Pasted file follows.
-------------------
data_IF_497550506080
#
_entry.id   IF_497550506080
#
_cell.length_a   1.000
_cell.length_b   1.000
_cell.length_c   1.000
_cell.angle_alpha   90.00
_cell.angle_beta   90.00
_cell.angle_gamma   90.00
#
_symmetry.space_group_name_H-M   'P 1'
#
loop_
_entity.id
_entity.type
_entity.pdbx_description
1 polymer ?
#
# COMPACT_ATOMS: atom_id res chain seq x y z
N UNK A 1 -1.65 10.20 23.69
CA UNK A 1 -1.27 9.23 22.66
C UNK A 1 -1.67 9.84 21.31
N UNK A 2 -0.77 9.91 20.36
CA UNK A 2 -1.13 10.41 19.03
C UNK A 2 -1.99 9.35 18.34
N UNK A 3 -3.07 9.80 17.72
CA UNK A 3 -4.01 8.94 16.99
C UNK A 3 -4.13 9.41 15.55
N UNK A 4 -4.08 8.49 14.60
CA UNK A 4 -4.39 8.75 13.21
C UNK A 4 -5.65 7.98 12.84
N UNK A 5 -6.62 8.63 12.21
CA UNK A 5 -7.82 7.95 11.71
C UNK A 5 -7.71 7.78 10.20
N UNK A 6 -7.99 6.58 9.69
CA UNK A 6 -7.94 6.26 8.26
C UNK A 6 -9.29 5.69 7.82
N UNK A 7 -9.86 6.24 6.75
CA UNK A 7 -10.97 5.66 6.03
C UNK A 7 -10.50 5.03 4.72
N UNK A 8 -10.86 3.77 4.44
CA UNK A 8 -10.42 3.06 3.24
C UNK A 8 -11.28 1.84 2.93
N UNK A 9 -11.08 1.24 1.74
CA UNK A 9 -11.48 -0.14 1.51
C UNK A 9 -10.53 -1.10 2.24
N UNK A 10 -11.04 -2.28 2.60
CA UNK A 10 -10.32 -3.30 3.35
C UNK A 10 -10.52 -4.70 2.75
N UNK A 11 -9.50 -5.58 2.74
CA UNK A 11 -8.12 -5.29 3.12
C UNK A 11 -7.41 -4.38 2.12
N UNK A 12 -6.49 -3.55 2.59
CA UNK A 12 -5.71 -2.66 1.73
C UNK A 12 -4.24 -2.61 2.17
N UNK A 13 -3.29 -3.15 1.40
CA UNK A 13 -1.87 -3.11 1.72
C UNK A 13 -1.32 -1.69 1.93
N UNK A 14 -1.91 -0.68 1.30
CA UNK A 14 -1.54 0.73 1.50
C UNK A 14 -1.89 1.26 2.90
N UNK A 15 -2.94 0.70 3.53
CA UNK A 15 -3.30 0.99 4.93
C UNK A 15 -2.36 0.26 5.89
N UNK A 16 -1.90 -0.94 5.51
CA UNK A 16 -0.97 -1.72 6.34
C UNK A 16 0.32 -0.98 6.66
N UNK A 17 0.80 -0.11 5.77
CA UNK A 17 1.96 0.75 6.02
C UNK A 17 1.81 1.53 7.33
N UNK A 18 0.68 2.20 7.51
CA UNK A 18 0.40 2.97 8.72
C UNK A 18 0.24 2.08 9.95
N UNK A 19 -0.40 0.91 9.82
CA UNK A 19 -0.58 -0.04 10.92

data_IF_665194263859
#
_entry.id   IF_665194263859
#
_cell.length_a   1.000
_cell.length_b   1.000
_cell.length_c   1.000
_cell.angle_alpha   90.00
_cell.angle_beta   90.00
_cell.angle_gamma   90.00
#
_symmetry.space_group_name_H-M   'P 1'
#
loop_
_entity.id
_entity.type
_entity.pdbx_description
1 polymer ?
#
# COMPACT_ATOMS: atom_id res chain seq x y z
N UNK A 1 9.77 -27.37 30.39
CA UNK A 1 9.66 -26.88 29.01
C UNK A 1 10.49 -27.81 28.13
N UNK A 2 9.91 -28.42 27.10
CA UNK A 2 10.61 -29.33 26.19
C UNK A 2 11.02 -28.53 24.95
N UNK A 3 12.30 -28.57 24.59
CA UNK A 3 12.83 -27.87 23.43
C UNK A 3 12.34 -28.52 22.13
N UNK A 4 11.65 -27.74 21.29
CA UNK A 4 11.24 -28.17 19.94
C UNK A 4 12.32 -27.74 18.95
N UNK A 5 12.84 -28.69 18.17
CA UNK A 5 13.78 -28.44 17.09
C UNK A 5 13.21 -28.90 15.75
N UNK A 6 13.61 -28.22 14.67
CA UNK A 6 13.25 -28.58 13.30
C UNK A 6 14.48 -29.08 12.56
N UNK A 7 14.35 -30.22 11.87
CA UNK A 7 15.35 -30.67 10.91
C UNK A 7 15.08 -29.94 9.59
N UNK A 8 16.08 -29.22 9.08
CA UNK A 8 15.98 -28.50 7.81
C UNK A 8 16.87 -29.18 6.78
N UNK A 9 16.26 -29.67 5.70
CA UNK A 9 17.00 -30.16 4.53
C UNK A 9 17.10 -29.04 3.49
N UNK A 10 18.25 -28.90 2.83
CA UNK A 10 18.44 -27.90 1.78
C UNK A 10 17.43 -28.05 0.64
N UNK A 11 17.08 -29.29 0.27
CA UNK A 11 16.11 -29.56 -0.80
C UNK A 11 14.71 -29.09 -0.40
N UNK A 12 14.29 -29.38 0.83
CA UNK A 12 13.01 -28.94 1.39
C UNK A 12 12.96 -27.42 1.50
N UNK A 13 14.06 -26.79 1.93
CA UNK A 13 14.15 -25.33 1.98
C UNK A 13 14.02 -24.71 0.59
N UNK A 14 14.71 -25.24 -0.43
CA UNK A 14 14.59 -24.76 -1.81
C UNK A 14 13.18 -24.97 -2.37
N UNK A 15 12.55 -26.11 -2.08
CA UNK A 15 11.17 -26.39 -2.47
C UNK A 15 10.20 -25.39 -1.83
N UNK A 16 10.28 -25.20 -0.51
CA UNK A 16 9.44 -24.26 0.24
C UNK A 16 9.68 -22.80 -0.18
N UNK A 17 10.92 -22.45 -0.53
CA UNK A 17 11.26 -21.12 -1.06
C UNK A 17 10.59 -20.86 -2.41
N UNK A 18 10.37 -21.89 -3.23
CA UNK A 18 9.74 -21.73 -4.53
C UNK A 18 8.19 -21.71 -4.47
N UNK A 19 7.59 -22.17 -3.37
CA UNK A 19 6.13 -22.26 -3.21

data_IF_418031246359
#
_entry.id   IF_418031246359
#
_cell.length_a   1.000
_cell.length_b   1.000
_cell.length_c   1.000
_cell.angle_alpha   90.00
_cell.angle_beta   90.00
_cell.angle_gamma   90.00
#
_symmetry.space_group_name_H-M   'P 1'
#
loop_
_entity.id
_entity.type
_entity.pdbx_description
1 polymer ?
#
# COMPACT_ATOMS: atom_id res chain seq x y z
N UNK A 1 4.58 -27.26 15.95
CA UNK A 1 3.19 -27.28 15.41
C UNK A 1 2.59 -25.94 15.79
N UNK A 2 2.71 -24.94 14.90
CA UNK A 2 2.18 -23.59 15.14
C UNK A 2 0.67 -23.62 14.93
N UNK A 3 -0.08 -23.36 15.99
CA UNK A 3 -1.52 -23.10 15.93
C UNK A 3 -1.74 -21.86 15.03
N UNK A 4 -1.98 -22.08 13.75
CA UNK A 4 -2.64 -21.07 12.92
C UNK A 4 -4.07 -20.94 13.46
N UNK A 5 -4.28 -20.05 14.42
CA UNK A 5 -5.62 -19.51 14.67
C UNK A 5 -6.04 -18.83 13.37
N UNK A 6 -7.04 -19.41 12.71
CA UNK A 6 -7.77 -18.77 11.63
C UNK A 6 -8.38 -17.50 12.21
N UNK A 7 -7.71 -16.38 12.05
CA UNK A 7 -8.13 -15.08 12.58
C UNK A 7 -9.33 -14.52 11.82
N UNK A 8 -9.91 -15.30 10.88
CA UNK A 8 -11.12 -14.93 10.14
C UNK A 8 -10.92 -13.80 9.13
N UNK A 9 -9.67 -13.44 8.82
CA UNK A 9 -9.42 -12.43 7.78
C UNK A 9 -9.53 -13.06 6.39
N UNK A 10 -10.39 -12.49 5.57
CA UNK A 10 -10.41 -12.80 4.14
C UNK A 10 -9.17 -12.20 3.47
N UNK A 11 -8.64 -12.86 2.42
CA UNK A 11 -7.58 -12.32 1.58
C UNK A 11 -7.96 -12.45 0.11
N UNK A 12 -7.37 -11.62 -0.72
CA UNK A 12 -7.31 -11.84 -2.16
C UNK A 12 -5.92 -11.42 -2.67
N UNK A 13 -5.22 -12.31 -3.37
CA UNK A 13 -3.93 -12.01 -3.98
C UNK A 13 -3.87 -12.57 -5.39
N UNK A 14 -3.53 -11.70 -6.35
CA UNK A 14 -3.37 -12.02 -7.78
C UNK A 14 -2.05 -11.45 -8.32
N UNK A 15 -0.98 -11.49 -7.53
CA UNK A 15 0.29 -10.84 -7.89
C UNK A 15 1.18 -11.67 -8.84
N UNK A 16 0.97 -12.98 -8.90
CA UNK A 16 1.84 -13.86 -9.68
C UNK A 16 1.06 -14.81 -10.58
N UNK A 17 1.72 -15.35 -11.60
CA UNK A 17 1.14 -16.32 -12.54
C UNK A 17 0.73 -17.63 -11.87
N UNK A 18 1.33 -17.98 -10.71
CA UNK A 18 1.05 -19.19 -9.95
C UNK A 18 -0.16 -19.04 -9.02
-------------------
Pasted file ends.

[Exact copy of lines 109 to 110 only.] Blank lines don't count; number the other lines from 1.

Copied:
N UNK A 5 12.84 -28.69 18.17
CA UNK A 5 13.78 -28.44 17.09